Time and again in recent months, I’ve heard inverted arguments on a range of topics. A devout anti-fracking activist, fighting to keep the southern tier of New York in Appalachian penury, assured me that the poverty of northern Pennsylvania was the result of the extraction of wealth-producing natural gas. But the evidence is to the contrary. While fracking has brought in some “roughnecks” and torn up some roads, it’s also brought rising incomes on the southern side of the New York-Pennsylvania border. On the non-fracking New York side, employment in metro Binghamton and Elmira has declined 12 percent since 2001.
In Gotham, Alex Vitale, a Brooklyn College professor, and MSNBC host Al Sharpton both claim that Broken Windows policing produces criminality by labeling otherwise law-abiding black youths as criminals. But if Vitale and Sharpton were correct, then New York’s prison population should have increased as a result. That has not been the case. While the prison population of most states rose rapidly over the last two decades, New York’s, thanks to Broken Windows, declined.
CNN anchor Jake Tapper offers up another perverse argument, this one to explain the violence in Gaza. Tapper suggests that it is “hopelessness” in Gaza that’s produced the imperative to fire missiles and build tunnels into Israel. As Tapper and others who spout the Hamas line see it, Israel’s economic blockade of Gaza has engendered the poverty that leaves no choice but war. This is a bizarre argument, since Hamas needed massive quantities of imported concrete to construct the electricity-laden tunnels it used to attack Israel. Here, too, as with Broken Windows policing, an empirical record is available if Tapper had the inclination to consult it. When Israel, led by Ariel Sharon, withdrew from Gaza in 2005, it left behind a system of greenhouses which could have been used to employ and feed thousands of Gazans. But in an act of savagery, Hamas leveled those greenhouses. In the years since Israeli troops withdrew from Gaza, Hamas has started three wars with Israel, each time claiming that it had no choice but to initiate hostilities—often seconded by a suborned press that, whether by ideology, intimidation, or a mixture of both, has toed the Hamas line. Even if you take Tapper’s argument seriously, the three wars have done nothing to alleviate Gaza’s hopelessness.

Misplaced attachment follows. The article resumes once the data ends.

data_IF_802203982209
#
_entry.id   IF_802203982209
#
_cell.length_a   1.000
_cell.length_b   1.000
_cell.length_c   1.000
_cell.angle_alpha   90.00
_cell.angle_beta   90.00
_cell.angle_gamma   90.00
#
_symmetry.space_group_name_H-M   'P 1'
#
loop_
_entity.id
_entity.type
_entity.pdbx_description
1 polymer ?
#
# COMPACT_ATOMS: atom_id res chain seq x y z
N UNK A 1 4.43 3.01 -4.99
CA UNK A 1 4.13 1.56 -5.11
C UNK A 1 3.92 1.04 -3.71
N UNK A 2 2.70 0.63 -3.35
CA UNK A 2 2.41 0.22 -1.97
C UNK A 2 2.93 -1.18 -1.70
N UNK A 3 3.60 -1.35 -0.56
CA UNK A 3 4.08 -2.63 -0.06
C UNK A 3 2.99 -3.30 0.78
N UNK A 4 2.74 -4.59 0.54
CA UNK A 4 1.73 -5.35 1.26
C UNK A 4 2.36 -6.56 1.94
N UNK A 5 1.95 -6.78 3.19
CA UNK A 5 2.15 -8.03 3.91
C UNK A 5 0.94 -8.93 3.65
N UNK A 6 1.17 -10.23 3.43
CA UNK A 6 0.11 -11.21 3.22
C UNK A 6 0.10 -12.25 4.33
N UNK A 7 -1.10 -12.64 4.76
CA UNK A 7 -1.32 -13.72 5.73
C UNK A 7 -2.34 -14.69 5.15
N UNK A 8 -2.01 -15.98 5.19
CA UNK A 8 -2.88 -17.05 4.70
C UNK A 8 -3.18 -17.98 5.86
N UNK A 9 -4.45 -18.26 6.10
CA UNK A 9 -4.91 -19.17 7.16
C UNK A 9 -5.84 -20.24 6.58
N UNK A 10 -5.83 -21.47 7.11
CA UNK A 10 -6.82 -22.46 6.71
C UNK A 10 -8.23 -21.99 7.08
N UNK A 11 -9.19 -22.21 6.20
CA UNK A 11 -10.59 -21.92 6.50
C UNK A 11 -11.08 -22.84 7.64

All of which may explain the “reasoning” the leads to former President Obama’s zero-sum worldview, Star Parker writes today at Townhall:
What a zero sum worldview will produce more of is political, class, and ethnic resentment and strife.
It so happens we have a leader today that has this worldview and his name is Barack Obama. It is not surprising that today’s world over which he is presiding, at home and abroad, increasing shows these characteristics.
President Obama was very candid in a recent interview with Thomas Friedman of the New York Times in which he stated his zero sum view of the world.
“Obama made clear,” Friedman writes, “that he is only going to involve America more deeply in places like the Middle East to the extent that different communities there agree to an inclusive politics of no victor/no vanquished.”
There you have it. No suggestion that there is right and wrong, or better answers that make everyone better off and worse answers that don’t. No, in our president’s take on the world, if there is a winner who winds up better off there must be a loser who winds up equally worse off.
The president then made clear that he views the world through this zero sum lens at home as well as abroad.
The zero-sum worldview may also explain Mr. Obama’s Manichean “Republicans = evil / Democrats unalloyed good” worldview as well. But then, Charles Krauthammer covered that one well over a decade ago.
For my interview with Fred Siegel on his 2014 book, a history of the American left and “Progressivism,” The Revolt Against the Masses, click here.
Related: Forget Zero Sum. I just wish the former president would avoid a zero necktie worldview.